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Cyclone Bune still Cat 3 (+ Maps)

Tropical Cyclone Bune remains a Category 3 status cyclone this afternoon with winds averaging around 120km/h.

It is expected to very slowly weaken into a Category 2 cyclone on Monday with sustained winds around 110km/h.

Latest satellite maps show the eye coming apart as the storm heads further south.

Fiji Met Service  forecast charts show the remains of Bune pushing closer to East Cape and Gisborne on Wednesday and Thursday.


Latest situation and tracking – this image is live and updates automatically – Fiji Meteorological Service

The models now place cyclone Bune directly over the top of Raoul Island by midnight Monday as a Category 2 storm.

Raoul Island is home to several Department of Conservation staff with up to 10 potentially on the island reports NZPA.

A category 2 cyclone could fell trees, damage some buildings and sink boats.

The storm is expected to curve back in towards New Zealand but, as predicted all week, the centre is not going to make landfall here.  There is still a possibility of severe weather affecting Gisborne and East Cape but confidence remains low by WeatherWatch.co.nz forecasters.

High confidence remains, however, for dangerous rips and surfs along the east coast, especially between the tip of East cape and Wairarapa between Tuesday and Saturday of next week.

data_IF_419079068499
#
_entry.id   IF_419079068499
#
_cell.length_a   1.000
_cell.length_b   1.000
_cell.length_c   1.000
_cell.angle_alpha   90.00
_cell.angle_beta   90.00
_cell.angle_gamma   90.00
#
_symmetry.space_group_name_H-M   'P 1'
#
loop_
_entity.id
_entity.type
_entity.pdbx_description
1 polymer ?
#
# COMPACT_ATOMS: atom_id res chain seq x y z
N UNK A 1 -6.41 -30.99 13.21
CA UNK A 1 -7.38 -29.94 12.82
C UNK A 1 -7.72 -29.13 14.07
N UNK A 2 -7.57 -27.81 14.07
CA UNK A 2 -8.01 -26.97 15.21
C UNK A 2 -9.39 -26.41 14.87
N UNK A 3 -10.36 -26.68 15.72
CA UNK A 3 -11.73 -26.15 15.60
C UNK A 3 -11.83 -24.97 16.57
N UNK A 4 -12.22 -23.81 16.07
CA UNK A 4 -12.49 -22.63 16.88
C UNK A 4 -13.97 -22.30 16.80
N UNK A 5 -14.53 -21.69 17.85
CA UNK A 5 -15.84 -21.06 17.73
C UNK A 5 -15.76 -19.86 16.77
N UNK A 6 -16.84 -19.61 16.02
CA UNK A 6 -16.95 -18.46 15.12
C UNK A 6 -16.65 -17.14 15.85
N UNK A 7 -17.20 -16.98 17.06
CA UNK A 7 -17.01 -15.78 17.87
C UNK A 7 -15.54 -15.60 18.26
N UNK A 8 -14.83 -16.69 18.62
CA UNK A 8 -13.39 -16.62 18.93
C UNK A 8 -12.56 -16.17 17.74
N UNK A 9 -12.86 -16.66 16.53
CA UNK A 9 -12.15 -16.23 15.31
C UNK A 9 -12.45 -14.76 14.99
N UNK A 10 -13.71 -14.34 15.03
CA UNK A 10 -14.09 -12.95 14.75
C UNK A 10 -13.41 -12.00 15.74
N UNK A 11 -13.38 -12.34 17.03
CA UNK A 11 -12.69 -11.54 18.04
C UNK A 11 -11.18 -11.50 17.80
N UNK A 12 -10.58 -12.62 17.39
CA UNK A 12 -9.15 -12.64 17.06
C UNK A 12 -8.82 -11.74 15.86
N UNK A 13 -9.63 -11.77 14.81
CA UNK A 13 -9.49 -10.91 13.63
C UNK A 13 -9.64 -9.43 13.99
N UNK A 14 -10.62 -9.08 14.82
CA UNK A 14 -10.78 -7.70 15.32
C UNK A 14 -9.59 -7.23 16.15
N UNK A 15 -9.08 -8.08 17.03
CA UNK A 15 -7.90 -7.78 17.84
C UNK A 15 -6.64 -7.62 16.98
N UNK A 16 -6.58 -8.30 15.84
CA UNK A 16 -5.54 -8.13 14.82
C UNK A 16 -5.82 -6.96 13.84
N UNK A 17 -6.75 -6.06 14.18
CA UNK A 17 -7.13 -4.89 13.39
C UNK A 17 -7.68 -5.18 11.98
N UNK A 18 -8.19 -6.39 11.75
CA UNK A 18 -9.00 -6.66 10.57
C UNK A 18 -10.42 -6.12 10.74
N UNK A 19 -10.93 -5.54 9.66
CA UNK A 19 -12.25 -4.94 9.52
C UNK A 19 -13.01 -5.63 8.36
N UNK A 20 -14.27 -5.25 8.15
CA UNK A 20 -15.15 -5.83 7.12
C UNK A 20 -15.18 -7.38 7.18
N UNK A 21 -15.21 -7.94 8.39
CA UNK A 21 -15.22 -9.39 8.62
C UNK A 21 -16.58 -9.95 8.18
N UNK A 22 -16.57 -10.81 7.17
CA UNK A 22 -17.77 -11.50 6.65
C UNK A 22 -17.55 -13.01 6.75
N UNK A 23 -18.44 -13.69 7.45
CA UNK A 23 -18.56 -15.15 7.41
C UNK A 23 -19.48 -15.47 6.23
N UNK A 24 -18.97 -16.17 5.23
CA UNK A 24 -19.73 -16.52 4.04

The cyclone almost stalled Saturday, moving at less than walking speed.

Today it is moving at walking speed, around 8km/h.

The central air pressure is 973hPa.


Long range model for midnight Tuesday / ECMWF


Long range model for midnight Wednesday / GrADS COLA/IGES

– WeatherWatch.co.nz

Comments

westcoast on 26/03/2011 8:28am

Bune has regained some strength and is drifting slowly WSW (by my reckoning)
just shows that TC’s are unpredicatble and the models have not been getting it 100% correct

David on 26/03/2011 6:39pm

From looking at the active satellite loops, she ain’t going anyway fast.

Sam on 26/03/2011 8:48pm

The lastest from the Pacific Cyclone Warning Centre shows it weakening and drifting further to the south east, well away from the NZ coast.

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